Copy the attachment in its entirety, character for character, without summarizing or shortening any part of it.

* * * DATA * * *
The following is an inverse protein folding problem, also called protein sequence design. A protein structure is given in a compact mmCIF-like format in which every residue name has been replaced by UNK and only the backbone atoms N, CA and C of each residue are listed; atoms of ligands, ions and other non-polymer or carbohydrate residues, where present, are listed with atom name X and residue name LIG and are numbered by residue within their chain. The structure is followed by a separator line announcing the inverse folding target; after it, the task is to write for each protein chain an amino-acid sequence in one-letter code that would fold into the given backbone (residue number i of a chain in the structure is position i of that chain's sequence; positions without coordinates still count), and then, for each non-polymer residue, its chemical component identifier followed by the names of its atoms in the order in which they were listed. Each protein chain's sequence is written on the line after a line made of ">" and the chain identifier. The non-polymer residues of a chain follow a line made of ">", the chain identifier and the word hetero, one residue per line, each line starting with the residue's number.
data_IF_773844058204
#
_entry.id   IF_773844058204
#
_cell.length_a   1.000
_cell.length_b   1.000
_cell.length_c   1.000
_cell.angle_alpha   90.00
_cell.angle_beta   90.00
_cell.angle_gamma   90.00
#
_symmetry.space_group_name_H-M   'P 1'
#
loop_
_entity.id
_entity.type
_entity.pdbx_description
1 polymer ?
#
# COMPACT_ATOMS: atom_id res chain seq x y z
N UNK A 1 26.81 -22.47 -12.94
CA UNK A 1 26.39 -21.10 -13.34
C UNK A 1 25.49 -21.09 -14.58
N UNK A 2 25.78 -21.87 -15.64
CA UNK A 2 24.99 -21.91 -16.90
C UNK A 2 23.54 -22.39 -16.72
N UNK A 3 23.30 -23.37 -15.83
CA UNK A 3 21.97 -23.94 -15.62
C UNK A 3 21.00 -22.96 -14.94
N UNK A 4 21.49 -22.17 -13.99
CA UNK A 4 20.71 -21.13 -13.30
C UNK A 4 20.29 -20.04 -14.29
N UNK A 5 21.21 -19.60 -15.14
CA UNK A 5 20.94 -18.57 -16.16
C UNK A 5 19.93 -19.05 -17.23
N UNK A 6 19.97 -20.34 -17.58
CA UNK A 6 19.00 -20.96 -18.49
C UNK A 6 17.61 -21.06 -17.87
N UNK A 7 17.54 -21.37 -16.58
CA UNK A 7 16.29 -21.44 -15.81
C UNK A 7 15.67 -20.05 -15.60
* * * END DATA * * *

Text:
The following is an inverse protein folding problem, also called protein sequence design. A protein structure is given in a compact mmCIF-like format in which every residue name has been replaced by UNK and only the backbone atoms N, CA and C of each residue are listed; atoms of ligands, ions and other non-polymer or carbohydrate residues, where present, are listed with atom name X and residue name LIG and are numbered by residue within their chain. The structure is followed by a separator line announcing the inverse folding target; after it, the task is to write for each protein chain an amino-acid sequence in one-letter code that would fold into the given backbone (residue number i of a chain in the structure is position i of that chain's sequence; positions without coordinates still count), and then, for each non-polymer residue, its chemical component identifier followed by the names of its atoms in the order in which they were listed. Each protein chain's sequence is written on the line after a line made of ">" and the chain identifier. The non-polymer residues of a chain follow a line made of ">", the chain identifier and the word hetero, one residue per line, each line starting with the residue's number.
data_IF_773844058204
#
_entry.id   IF_773844058204
#
_cell.length_a   1.000
_cell.length_b   1.000
_cell.length_c   1.000
_cell.angle_alpha   90.00
_cell.angle_beta   90.00
_cell.angle_gamma   90.00
#
_symmetry.space_group_name_H-M   'P 1'
#
loop_
_entity.id
_entity.type
_entity.pdbx_description
1 polymer ?
#
# COMPACT_ATOMS: atom_id res chain seq x y z
N UNK A 1 26.81 -22.47 -12.94
CA UNK A 1 26.39 -21.10 -13.34
C UNK A 1 25.49 -21.09 -14.58
N UNK A 2 25.78 -21.87 -15.64
CA UNK A 2 24.99 -21.91 -16.90
C UNK A 2 23.54 -22.39 -16.72
N UNK A 3 23.30 -23.37 -15.83
CA UNK A 3 21.97 -23.94 -15.62
C UNK A 3 21.00 -22.96 -14.94
N UNK A 4 21.49 -22.17 -13.99
CA UNK A 4 20.71 -21.13 -13.30
C UNK A 4 20.29 -20.04 -14.29
N UNK A 5 21.21 -19.60 -15.14
CA UNK A 5 20.94 -18.57 -16.16
C UNK A 5 19.93 -19.05 -17.23
N UNK A 6 19.97 -20.34 -17.58
CA UNK A 6 19.00 -20.96 -18.49
C UNK A 6 17.61 -21.06 -17.87
N UNK A 7 17.54 -21.37 -16.58
CA UNK A 7 16.29 -21.44 -15.81
C UNK A 7 15.67 -20.05 -15.60